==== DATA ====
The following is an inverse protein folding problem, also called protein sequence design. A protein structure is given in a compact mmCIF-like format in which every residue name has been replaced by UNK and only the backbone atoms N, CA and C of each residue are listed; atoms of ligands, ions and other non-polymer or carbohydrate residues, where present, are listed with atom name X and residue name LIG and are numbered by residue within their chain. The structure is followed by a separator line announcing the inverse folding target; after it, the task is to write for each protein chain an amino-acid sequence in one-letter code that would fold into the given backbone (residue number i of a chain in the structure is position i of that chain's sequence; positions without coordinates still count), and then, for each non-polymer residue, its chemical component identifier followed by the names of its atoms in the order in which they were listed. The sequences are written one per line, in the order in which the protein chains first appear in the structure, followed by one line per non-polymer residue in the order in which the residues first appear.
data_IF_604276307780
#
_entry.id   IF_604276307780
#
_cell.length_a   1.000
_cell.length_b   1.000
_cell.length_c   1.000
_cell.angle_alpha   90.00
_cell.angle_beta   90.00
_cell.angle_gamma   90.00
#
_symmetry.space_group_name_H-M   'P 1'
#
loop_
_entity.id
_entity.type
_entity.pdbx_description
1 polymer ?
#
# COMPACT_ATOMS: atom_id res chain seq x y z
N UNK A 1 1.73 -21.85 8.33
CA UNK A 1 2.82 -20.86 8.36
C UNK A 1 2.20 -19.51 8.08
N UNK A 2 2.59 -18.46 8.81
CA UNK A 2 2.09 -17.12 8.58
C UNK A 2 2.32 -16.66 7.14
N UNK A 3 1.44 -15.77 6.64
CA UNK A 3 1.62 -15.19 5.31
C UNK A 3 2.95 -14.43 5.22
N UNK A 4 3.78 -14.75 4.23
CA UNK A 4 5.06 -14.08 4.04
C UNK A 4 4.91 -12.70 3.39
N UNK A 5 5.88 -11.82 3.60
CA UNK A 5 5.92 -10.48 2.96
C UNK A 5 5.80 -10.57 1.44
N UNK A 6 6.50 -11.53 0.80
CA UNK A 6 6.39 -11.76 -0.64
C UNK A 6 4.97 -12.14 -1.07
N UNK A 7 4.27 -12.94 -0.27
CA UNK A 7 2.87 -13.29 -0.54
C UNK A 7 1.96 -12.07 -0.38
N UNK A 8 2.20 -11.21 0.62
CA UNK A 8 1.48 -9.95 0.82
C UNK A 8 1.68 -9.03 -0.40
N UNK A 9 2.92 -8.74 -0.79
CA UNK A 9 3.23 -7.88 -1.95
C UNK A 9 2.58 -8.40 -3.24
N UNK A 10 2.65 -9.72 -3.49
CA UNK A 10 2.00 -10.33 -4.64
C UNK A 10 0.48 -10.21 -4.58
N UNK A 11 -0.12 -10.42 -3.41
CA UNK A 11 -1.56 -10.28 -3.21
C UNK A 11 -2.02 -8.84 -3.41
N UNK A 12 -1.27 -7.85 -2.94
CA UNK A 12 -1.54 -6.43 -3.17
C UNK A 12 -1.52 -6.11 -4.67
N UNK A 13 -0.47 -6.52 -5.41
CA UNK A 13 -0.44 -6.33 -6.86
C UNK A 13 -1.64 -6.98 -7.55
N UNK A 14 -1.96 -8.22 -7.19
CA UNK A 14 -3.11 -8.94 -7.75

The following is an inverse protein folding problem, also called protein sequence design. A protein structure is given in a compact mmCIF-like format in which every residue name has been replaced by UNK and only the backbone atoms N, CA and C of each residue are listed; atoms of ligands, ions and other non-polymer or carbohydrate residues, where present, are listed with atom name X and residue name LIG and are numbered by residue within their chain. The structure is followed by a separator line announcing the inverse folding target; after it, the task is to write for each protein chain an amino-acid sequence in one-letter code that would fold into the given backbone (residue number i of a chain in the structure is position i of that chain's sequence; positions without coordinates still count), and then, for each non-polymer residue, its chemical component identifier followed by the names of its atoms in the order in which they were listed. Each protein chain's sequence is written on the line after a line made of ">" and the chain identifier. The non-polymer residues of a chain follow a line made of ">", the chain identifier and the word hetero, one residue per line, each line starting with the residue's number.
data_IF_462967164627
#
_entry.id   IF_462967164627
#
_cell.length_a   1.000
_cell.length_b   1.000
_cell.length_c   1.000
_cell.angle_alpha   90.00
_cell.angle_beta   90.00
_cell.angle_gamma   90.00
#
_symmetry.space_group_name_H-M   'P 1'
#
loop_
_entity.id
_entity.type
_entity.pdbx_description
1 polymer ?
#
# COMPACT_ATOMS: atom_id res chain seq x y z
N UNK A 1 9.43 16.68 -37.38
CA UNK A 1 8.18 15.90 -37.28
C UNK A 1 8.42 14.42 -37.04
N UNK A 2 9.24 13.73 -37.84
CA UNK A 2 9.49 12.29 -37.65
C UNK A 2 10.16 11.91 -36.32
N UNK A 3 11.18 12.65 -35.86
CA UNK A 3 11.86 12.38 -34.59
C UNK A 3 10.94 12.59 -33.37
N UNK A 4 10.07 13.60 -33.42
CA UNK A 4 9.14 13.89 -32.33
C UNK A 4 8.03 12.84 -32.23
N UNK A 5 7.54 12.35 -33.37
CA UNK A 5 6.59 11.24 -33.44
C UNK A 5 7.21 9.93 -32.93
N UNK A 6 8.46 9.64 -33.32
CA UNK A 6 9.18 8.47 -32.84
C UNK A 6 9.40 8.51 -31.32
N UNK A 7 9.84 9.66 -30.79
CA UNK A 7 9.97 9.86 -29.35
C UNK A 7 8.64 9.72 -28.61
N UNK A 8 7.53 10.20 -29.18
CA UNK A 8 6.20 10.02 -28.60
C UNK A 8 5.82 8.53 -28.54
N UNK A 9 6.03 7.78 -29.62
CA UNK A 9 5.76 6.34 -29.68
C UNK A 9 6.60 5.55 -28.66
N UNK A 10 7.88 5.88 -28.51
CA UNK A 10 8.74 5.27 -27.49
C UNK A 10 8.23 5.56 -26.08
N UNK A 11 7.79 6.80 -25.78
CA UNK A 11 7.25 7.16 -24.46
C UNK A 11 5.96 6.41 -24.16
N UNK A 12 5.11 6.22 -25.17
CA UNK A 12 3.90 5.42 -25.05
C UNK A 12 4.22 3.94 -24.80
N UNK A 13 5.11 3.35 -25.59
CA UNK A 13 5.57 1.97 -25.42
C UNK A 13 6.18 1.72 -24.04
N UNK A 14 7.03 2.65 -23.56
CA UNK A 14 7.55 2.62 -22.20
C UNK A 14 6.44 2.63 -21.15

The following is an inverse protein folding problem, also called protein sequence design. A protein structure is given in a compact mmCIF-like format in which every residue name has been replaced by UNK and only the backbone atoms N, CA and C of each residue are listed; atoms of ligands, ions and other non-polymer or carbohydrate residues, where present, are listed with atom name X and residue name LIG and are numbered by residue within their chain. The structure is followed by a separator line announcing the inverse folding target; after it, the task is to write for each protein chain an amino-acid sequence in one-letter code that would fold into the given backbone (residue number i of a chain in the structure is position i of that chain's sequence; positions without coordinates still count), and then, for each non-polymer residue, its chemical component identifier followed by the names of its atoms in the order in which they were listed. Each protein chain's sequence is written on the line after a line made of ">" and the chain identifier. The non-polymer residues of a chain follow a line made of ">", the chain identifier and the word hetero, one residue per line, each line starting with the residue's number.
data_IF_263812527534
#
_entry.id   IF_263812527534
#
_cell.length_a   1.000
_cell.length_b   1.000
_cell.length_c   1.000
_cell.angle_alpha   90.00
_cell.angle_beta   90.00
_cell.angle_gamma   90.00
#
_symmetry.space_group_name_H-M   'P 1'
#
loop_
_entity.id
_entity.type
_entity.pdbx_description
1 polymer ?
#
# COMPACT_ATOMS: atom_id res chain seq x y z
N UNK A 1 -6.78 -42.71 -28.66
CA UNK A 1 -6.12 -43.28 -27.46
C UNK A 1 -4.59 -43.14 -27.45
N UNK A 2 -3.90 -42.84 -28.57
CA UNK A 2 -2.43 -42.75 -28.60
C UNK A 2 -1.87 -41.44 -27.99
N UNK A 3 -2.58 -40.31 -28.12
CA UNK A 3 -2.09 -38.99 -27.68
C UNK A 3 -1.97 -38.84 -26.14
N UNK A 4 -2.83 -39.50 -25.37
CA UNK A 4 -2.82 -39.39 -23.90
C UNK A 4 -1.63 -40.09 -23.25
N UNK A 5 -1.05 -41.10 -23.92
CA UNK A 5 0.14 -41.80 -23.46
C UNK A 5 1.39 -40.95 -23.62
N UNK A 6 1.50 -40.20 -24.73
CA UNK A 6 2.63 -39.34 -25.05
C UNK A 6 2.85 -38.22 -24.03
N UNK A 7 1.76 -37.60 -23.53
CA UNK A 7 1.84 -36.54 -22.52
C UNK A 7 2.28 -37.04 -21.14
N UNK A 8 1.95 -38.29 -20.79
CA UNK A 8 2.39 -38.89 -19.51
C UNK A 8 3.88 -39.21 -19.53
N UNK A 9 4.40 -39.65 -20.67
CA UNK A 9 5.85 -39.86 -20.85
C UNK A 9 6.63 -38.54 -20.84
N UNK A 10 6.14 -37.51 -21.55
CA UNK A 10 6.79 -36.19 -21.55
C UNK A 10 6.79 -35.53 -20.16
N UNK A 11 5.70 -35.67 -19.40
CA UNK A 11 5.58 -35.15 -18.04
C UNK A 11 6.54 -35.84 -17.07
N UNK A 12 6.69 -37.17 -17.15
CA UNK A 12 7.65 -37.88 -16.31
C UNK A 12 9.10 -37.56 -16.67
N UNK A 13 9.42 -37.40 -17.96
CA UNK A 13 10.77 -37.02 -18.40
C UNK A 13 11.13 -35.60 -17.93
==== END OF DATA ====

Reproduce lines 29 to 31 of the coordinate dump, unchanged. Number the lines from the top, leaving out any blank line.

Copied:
CA UNK A 3 1.62 -15.19 5.31
C UNK A 3 2.95 -14.43 5.22
N UNK A 4 3.78 -14.75 4.23